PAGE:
Deep below Harvard Square, beyond rattling turnstiles and the vendors hawking popcorn and roasted nuts, Gary Innocent strums a guitar while softly singing French ballads. His audiences come and go - and come and go - as rumbling red subway trains punctuate his songs.
Mr. Innocent is one of hundreds of subway musicians who are as much a fixture on Boston's underground platforms as the rats which skitter along the tracks and the commuters tugging on hats and gloves as they swarm out of trains.
But next week, much of the crooning will cease, and the only subterranean music may be the subways' screeching wheels and the chimes that warn of train doors sliding shut. Starting Dec. 1, subway musicians will no longer be allowed to plug their instruments into electronic amplifiers or play electric keyboards, saxophones, and other horns.
Transit officials say it's a matter of safety - that loud music can drown out messages warbled over public-address speakers. But musicians and their fans say the regulations could dry up the income artists collect, a dollar at a time, and silence songs that make commuting bearable - or at least distract passengers from the strain and stench of subway life.
The rules are sure to transform Boston's true underground music scene, which up to this point has been one of the nation's least regulated. In New York and Atlanta, musicians must audition and sign up for slots; Toronto singers pay a $114 fee; in London, musicians need licenses to croon to commuters "minding the gap." And in Washington, D.C., they're banned altogether: The only songs in travelers' heads are those they're singing to themselves. For Boston musicians, these free-wheeling subway stages were a last foothold of melodic latitude - theirs for a song.
Or almost. Playing Harvard Square's "T" station requires a permit, renewable every three months - and a little loose change. Musicians flip a coin each morning to decide who performs on the most coveted stage: the platform where travelers wait on their way downtown.
The coin-flip winner may be a local music-college student, a blind veteran, or a self-taught guitarist who doubles as a short-order cook. Pop star Tracy Chapman sang underground here while a student at Tufts.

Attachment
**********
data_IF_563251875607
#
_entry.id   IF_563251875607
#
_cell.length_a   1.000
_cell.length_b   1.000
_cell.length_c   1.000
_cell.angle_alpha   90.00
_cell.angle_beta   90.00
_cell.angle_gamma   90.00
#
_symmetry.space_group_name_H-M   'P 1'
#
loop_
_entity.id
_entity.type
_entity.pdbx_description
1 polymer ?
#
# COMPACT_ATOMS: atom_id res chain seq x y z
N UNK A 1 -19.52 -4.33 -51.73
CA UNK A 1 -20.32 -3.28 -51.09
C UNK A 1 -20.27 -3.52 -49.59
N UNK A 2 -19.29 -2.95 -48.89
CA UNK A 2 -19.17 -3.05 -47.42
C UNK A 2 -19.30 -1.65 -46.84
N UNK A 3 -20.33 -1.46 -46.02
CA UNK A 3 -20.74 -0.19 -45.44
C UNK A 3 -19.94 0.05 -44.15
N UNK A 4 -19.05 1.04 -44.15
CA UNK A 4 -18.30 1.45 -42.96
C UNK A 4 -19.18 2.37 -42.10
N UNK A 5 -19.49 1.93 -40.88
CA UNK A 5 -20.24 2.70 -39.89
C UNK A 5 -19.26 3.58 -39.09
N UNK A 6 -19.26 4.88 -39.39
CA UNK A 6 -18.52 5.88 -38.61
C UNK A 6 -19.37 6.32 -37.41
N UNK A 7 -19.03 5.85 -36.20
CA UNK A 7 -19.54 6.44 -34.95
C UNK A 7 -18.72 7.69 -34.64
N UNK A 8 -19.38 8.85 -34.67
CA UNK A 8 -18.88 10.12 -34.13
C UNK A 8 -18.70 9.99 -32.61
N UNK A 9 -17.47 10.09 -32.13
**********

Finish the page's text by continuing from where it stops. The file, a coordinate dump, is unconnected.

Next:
For many commuters, as well as musicians, the rules are a cacophonous shock. Haitian peasant songs, banjo bluegrass, and Joni Mitchell ballads "make the commute much more enjoyable," says Dawn Aberg, a student in Cambridge. "Some of the most exciting music being done comes up from the bottom."
The Subway Performers Program Policy mandates more than unplugged amplifiers: Musicians must pay $25 for a yearly permit, wear "proper clothing," and display photo-ID badges at all times.
"You can't help but think [the rationale] is a pretense," says Mac Craven in the Park Street station under Boston Common. "The [MBTA] messages are garbled anyway."
Alisha Lomasney, leaning against a red steel pole with headphones pulled down around her neck, worries that without amplifiers, trains will drown out the songs: "Taking away speakers takes away the whole point,"
John Ellis, crooning The Cure's "Just Like Heaven" nearby, agrees. "I'm going to feel pretty silly with an acoustic guitar, screaming over the trains," he says. Like Mr. Craven, he's skeptical of the rationale. "They are trying to weed out the undesirables," he says of the Massachusetts Bay Transportation Authority (MBTA) - to clean up the city before the Democratic National Convention lands in Boston next summer.
It was not ever thus. Gov. Mike Dukakis. who rode the "T" to work, found money in the state budget to pay subway musicians - and coax members of the Boston Symphony Orchestra into performing underground, too.
But the era of government funding is gone; these days, musicians rely on tips and CD sales. On a good day, Lisa Housman and Dave Falk can earn as much as $150 singing folk music. They've been playing subways for three years since graduating from Oberlin College and Cornell - and even chose their apartment based on its proximity to Cambridge's Porter Square T stop.
They say their income - which can be more than $150 daily - will fall precipitously under the new rules. "It can be depressing down there," says Ms. Housman. "We make it more peaceful and add a unity to the crowd. People even sing along."
"It's devastating," says Stephen Baird, head of the Street Artists' Guild. And the decision couldn't have come at a worse time, he says: Subway riders are most generous in December. His group has asked the American Civil Liberties Union to challenge the rules on First Amendment grounds, and is circulating petitions.
So far, the MBTA remains unsympathetic. "A subway station is a transit center first; a concert venue is probably last on the list," says spokesman Joe Pesaturo. The rules are among 200 safety changes recommended by a task force appointed after Sept. 11, he says.
Come December, Mr. Innocent will return with his amp - no matter the consequences. "I think it's nonsense," says Innocent, who studied music in his native Paris before enrolling at the Berklee College of Music here. "You can't work without that tool. It's like being a cop without a gun." Today, he takes the afternoon shift on the city-bound platform at Harvard. Though fewer riders crowd his stage, Mr. Innocent and others actually prefer this slot. And down here, the bright light of noon, the chill of dusk, and the dark of midnight are the same. He plugs in his microphone and amp and lines up CDs before starting to sing.
A few commuters clap or drop dollars into his amplifier case as they board the next train. Then, as Innocent sings "Let's Fall in Love," the doors slide shut, the wheels rumble on, and his audience - for now - rolls away.
• Sara B. Miller contributed to this report from Boston.